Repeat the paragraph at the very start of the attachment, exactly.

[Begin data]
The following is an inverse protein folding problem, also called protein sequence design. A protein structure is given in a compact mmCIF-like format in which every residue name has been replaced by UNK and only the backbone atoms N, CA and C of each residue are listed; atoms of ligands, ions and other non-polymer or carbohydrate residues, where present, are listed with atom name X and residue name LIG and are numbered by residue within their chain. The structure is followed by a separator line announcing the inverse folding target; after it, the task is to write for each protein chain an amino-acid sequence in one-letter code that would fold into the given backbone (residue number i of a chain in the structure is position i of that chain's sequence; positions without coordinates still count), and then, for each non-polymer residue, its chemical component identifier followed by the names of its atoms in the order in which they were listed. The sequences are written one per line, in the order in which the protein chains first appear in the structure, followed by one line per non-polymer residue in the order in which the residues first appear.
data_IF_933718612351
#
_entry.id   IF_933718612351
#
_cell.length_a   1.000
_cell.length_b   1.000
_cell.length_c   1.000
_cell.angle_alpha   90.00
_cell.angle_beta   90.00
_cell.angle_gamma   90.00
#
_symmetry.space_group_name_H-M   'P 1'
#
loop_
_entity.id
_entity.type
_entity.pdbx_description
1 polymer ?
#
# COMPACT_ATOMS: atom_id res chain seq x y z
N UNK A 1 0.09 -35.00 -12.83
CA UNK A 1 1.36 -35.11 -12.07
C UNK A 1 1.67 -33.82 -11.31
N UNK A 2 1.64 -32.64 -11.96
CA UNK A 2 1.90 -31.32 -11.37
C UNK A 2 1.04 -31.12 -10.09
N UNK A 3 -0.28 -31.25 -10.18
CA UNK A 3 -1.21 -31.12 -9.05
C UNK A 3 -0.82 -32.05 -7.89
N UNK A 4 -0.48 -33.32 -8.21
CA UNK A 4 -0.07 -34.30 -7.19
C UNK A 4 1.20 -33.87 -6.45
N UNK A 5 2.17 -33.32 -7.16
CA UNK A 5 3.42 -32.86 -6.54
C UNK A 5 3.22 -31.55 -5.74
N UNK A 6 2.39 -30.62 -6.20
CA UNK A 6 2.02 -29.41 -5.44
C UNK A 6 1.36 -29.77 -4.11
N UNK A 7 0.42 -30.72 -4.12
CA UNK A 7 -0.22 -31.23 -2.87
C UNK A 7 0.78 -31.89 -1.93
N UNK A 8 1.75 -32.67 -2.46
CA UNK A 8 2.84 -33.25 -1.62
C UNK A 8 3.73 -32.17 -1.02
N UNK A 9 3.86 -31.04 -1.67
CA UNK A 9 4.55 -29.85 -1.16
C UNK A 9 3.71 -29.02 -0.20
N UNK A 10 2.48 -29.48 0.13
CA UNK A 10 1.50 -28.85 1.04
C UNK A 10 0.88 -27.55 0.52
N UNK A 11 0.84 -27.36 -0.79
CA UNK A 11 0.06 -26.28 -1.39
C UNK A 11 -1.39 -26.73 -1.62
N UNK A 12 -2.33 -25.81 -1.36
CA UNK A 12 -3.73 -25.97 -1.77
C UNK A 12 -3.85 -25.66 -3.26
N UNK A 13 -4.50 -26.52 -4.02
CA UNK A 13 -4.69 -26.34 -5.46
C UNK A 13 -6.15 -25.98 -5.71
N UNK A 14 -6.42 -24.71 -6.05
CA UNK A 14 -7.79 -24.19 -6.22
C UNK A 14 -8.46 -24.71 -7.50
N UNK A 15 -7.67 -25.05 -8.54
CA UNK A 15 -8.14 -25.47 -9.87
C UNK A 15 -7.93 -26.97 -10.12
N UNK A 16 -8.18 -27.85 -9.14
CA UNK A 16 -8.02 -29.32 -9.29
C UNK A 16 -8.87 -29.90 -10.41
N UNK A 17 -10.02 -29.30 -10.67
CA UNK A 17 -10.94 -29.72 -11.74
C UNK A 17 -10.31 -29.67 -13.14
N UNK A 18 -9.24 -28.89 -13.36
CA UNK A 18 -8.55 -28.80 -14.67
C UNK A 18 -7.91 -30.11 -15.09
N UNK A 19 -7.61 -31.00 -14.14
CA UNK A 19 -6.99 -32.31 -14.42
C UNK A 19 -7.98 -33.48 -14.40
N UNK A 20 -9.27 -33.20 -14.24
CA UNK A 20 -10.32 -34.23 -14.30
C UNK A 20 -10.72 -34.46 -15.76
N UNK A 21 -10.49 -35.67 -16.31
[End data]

The following is an inverse protein folding problem, also called protein sequence design. A protein structure is given in a compact mmCIF-like format in which every residue name has been replaced by UNK and only the backbone atoms N, CA and C of each residue are listed; atoms of ligands, ions and other non-polymer or carbohydrate residues, where present, are listed with atom name X and residue name LIG and are numbered by residue within their chain. The structure is followed by a separator line announcing the inverse folding target; after it, the task is to write for each protein chain an amino-acid sequence in one-letter code that would fold into the given backbone (residue number i of a chain in the structure is position i of that chain's sequence; positions without coordinates still count), and then, for each non-polymer residue, its chemical component identifier followed by the names of its atoms in the order in which they were listed. The sequences are written one per line, in the order in which the protein chains first appear in the structure, followed by one line per non-polymer residue in the order in which the residues first appear.